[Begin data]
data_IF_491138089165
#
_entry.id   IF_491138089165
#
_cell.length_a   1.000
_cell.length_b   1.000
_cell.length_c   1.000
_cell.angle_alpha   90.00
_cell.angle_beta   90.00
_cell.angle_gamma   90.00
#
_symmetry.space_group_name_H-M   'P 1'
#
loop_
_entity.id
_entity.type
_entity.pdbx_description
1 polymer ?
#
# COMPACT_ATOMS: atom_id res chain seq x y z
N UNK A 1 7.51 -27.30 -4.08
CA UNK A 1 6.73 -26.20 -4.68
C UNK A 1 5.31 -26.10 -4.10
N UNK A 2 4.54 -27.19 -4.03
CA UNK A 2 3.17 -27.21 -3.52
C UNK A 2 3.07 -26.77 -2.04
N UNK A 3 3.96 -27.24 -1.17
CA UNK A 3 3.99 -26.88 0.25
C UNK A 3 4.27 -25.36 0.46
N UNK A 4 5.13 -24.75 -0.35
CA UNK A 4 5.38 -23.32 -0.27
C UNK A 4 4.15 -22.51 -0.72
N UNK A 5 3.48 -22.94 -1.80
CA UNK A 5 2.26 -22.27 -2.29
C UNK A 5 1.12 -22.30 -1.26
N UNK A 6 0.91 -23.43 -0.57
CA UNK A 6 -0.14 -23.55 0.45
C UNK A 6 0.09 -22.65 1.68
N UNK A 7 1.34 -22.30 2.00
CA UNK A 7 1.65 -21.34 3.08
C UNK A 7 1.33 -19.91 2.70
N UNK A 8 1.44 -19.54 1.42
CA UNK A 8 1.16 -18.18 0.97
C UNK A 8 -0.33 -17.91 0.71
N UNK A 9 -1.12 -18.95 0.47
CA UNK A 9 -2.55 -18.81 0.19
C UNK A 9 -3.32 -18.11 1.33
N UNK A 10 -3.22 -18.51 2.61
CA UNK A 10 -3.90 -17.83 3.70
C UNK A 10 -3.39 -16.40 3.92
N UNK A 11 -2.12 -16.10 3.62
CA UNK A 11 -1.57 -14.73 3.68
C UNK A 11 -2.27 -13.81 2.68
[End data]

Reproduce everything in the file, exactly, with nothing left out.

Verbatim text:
data_IF_491138089165
#
_entry.id   IF_491138089165
#
_cell.length_a   1.000
_cell.length_b   1.000
_cell.length_c   1.000
_cell.angle_alpha   90.00
_cell.angle_beta   90.00
_cell.angle_gamma   90.00
#
_symmetry.space_group_name_H-M   'P 1'
#
loop_
_entity.id
_entity.type
_entity.pdbx_description
1 polymer ?
#
# COMPACT_ATOMS: atom_id res chain seq x y z
N UNK A 1 7.51 -27.30 -4.08
CA UNK A 1 6.73 -26.20 -4.68
C UNK A 1 5.31 -26.10 -4.10
N UNK A 2 4.54 -27.19 -4.03
CA UNK A 2 3.17 -27.21 -3.52
C UNK A 2 3.07 -26.77 -2.04
N UNK A 3 3.96 -27.24 -1.17
CA UNK A 3 3.99 -26.88 0.25
C UNK A 3 4.27 -25.36 0.46
N UNK A 4 5.13 -24.75 -0.35
CA UNK A 4 5.38 -23.32 -0.27
C UNK A 4 4.15 -22.51 -0.72
N UNK A 5 3.48 -22.94 -1.80
CA UNK A 5 2.26 -22.27 -2.29
C UNK A 5 1.12 -22.30 -1.26
N UNK A 6 0.91 -23.43 -0.57
CA UNK A 6 -0.14 -23.55 0.45
C UNK A 6 0.09 -22.65 1.68
N UNK A 7 1.34 -22.30 2.00
CA UNK A 7 1.65 -21.34 3.08
C UNK A 7 1.33 -19.91 2.70
N UNK A 8 1.44 -19.54 1.42
CA UNK A 8 1.16 -18.18 0.97
C UNK A 8 -0.33 -17.91 0.71
N UNK A 9 -1.12 -18.95 0.47
CA UNK A 9 -2.55 -18.81 0.19
C UNK A 9 -3.32 -18.11 1.33
N UNK A 10 -3.22 -18.51 2.61
CA UNK A 10 -3.90 -17.83 3.70
C UNK A 10 -3.39 -16.40 3.92
N UNK A 11 -2.12 -16.10 3.62
CA UNK A 11 -1.57 -14.73 3.68
C UNK A 11 -2.27 -13.81 2.68